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highlights the modern conditions surrounding many aspects of intercultural communications. Clint Eastwood plays Walt Kowolski whose wife just died and who is a Korean War veteran. He has a difficult time getting along with people do not hold the same views or values that he does. He lives in an era that he doesn’t understand and lives close to many Hmong immigrants and in a neighborhood with a lot of violence and gangs.
Since his wife died he has no other option but to communicate with the people around him (neighbors mostly). As the book says this is considered his cultural space. “One significant type of cultural space that emerged in U.S. cities is the neighborhood, a living area defined by its own cultural identity, especially an ethnic or racial one” (Pg 190). He has a very difficult time with this at first but as the movie goes on you can see him progressively become more comfortable with this. I think the obvious reason he isn’t comfortable communicating with his neighbors is the fact that he once fought and killed these people on the battlegrounds of Korea. The two conflicts we see throughout this movie are racial/ethnic conflicts and gender conflicts.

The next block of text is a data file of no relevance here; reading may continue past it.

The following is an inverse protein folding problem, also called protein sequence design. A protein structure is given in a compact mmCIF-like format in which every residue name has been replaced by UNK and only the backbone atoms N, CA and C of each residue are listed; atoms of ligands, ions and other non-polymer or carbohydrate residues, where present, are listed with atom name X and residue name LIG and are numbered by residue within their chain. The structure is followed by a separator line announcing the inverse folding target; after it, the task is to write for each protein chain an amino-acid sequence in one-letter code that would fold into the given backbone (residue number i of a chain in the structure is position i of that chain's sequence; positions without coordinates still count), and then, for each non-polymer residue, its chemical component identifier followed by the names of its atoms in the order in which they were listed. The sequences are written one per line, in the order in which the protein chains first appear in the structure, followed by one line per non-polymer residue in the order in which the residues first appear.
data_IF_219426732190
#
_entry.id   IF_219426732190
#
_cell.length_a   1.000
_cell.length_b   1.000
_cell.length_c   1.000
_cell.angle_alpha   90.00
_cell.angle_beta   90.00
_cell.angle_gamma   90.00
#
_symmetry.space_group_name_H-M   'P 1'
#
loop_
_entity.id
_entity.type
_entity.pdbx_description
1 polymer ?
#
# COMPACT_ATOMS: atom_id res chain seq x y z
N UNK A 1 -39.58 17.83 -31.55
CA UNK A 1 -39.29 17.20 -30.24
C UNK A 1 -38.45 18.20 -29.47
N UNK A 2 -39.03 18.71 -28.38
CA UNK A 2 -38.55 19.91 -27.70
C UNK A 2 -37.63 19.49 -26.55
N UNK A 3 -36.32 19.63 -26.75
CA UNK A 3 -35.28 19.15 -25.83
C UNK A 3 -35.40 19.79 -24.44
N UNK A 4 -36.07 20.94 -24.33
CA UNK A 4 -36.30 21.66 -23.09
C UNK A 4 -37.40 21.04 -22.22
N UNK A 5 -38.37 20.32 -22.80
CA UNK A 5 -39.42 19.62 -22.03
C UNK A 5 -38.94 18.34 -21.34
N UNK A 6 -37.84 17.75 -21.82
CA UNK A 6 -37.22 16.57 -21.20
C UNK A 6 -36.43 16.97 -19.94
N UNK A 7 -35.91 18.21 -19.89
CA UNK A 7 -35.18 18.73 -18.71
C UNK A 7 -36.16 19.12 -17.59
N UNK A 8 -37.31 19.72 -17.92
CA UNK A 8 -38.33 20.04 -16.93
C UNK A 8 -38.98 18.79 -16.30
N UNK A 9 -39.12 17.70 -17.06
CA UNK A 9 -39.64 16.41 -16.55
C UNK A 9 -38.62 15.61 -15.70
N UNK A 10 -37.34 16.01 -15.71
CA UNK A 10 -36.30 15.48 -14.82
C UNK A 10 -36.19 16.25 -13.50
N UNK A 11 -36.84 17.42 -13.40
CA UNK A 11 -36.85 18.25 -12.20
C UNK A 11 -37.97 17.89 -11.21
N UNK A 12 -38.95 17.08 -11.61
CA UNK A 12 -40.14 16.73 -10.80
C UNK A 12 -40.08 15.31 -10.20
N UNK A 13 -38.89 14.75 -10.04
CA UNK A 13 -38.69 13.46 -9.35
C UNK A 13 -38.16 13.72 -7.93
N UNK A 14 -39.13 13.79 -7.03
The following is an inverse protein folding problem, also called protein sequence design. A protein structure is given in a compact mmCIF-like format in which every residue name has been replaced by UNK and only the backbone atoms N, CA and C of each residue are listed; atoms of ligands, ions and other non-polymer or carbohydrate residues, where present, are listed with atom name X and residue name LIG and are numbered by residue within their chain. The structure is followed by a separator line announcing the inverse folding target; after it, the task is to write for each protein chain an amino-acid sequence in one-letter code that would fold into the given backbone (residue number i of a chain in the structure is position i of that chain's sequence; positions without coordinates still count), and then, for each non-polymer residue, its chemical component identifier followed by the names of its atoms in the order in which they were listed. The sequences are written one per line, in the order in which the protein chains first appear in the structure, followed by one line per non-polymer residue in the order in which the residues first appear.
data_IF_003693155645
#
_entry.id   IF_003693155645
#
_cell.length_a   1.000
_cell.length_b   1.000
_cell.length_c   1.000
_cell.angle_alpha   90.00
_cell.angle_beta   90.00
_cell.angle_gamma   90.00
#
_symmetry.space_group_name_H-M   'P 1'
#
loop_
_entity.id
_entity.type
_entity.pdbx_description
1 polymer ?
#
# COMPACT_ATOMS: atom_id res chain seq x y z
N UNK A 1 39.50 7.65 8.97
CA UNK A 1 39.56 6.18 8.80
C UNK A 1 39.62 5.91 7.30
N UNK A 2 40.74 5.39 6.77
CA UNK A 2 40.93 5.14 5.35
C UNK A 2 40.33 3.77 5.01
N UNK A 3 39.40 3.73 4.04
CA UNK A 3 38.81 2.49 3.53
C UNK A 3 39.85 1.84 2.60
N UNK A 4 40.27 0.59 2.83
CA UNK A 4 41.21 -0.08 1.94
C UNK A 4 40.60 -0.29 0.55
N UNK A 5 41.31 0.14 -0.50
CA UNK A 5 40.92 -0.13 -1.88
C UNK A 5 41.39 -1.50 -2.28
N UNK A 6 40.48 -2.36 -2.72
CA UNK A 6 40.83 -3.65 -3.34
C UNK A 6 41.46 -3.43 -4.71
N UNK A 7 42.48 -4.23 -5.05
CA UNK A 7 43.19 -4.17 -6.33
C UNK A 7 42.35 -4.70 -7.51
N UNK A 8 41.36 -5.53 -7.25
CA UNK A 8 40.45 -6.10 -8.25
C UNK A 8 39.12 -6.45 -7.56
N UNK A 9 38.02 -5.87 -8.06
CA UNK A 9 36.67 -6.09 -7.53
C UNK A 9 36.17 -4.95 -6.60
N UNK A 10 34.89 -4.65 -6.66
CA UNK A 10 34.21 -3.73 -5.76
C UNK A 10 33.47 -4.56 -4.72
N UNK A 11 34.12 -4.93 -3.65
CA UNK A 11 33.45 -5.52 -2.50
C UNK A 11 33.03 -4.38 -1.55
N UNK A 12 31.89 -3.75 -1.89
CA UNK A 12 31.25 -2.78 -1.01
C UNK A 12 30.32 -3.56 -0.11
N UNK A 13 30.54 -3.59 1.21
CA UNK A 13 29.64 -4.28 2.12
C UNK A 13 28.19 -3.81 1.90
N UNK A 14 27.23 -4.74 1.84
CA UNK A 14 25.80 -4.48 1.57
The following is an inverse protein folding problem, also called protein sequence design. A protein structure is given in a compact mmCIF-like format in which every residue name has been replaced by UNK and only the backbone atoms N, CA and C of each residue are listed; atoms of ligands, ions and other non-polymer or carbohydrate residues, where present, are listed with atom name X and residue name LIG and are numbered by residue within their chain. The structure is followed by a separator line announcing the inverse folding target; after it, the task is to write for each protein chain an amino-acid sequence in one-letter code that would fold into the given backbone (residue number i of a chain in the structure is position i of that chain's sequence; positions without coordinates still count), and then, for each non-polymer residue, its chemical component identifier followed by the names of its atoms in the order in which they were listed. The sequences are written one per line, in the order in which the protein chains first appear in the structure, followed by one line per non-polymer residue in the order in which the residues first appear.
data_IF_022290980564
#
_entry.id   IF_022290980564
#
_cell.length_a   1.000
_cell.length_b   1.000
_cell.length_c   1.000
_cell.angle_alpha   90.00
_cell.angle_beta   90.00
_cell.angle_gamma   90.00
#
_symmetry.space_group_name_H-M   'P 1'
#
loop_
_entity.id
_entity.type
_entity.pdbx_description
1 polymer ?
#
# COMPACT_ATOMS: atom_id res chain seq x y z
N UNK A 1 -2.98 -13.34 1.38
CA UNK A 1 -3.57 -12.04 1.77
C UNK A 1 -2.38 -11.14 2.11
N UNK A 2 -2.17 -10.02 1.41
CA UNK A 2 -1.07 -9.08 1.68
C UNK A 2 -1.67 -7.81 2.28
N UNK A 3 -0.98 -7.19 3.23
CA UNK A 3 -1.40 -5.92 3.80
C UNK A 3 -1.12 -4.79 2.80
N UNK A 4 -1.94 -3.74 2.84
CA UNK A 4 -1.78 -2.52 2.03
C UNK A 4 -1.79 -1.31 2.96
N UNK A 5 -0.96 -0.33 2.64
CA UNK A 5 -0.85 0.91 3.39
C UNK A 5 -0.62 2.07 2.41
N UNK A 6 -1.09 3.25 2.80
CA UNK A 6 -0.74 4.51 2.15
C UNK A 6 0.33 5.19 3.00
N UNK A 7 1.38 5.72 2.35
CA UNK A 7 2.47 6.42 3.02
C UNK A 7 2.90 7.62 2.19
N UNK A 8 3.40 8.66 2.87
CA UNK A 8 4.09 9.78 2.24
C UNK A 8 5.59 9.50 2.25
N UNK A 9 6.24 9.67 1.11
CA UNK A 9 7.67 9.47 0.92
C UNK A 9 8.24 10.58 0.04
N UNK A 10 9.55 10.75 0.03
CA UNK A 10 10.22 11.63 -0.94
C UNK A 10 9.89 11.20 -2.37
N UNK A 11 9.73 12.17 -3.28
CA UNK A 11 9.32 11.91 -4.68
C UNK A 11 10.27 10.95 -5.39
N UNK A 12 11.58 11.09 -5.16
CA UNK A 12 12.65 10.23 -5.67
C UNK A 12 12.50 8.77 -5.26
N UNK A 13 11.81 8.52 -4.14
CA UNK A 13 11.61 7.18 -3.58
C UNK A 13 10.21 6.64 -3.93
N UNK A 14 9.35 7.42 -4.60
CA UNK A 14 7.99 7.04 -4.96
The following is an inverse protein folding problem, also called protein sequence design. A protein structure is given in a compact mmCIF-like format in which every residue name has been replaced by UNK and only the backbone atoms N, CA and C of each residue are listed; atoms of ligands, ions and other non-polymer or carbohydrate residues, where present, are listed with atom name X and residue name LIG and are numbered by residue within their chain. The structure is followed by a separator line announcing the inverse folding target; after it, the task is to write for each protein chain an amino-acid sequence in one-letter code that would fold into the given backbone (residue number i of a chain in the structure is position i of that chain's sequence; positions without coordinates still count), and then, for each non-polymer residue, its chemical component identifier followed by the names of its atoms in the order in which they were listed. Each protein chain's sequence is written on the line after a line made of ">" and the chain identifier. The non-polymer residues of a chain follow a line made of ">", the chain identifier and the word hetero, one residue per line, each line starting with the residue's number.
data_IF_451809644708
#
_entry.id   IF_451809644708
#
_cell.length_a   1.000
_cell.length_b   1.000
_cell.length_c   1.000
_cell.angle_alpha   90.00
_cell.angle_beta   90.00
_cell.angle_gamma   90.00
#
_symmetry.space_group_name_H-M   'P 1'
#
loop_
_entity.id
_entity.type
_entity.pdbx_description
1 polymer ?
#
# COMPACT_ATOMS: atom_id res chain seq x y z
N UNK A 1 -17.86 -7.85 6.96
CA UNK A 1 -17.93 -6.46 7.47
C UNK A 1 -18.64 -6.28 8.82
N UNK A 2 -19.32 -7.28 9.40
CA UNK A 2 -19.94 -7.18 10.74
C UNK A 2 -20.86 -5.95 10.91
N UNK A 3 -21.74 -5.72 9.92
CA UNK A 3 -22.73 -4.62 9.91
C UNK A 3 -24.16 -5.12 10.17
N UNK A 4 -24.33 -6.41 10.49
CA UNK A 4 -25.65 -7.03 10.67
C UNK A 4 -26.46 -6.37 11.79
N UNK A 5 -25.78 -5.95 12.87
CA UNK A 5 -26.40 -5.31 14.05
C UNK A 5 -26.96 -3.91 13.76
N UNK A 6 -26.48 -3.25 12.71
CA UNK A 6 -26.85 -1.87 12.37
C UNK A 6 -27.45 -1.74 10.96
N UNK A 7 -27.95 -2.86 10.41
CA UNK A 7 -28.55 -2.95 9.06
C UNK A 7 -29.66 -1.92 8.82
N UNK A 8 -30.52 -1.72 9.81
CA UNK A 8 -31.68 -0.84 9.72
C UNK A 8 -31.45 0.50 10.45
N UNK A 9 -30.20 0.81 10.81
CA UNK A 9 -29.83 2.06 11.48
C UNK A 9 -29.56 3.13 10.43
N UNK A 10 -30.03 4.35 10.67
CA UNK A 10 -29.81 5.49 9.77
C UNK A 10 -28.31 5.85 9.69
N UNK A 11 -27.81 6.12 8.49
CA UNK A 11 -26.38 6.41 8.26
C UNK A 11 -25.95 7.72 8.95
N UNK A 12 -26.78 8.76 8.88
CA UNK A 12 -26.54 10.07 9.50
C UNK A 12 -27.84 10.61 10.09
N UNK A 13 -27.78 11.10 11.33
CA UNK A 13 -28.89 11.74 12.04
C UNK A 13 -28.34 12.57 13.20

The main conflict throughout the film would have to be the racial and ethnic conflicts which Walt seems to have to deal with on a daily basis. As we see in the movie Walt’s conflicts come from an interpersonal level, which the book states is “the perceived or real incompatibility of goals, values, or expectations between two parties from different cultures.” We see throughout the movie that Walt has many internal conflicts with people who are not of the same culture as he…...

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